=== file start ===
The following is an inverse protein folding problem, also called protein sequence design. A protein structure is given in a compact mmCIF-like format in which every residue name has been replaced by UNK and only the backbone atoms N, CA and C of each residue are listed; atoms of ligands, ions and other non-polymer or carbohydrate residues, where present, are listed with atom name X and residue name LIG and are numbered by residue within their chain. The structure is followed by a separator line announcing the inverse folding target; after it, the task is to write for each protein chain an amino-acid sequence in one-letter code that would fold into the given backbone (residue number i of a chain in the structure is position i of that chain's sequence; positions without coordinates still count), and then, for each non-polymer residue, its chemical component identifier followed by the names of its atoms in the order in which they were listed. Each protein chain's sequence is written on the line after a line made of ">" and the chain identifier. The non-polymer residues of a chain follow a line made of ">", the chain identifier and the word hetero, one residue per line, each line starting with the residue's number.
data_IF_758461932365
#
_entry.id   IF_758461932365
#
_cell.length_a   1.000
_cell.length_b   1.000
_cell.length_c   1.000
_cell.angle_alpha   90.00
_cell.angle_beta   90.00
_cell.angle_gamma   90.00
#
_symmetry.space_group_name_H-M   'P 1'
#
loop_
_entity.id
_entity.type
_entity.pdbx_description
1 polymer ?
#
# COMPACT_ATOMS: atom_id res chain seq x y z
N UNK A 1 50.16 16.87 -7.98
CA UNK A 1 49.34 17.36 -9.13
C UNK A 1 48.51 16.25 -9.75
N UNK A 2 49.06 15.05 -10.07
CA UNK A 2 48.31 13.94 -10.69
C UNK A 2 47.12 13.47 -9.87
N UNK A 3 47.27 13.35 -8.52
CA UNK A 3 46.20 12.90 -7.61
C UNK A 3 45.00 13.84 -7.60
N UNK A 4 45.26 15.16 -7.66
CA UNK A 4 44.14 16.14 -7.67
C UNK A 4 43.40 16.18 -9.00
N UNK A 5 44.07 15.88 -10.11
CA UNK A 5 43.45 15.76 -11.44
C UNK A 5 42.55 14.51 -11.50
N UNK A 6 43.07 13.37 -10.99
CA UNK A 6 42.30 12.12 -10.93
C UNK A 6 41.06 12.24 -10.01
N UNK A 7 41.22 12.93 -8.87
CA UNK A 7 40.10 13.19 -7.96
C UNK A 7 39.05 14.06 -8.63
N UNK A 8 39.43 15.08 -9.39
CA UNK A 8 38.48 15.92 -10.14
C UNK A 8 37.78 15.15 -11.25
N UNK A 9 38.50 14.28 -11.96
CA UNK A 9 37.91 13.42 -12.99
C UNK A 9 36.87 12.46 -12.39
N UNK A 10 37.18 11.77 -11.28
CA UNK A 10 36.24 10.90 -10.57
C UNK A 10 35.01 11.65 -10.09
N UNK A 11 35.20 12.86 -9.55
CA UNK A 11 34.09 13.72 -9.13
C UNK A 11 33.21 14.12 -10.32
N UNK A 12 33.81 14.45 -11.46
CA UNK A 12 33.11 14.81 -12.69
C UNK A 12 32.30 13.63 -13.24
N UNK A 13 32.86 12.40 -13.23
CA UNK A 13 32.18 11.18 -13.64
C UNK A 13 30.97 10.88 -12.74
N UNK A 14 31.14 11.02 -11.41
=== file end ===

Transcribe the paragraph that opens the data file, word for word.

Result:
The following is an inverse protein folding problem, also called protein sequence design. A protein structure is given in a compact mmCIF-like format in which every residue name has been replaced by UNK and only the backbone atoms N, CA and C of each residue are listed; atoms of ligands, ions and other non-polymer or carbohydrate residues, where present, are listed with atom name X and residue name LIG and are numbered by residue within their chain. The structure is followed by a separator line announcing the inverse folding target; after it, the task is to write for each protein chain an amino-acid sequence in one-letter code that would fold into the given backbone (residue number i of a chain in the structure is position i of that chain's sequence; positions without coordinates still count), and then, for each non-polymer residue, its chemical component identifier followed by the names of its atoms in the order in which they were listed. Each protein chain's sequence is written on the line after a line made of ">" and the chain identifier. The non-polymer residues of a chain follow a line made of ">", the chain identifier and the word hetero, one residue per line, each line starting with the residue's number.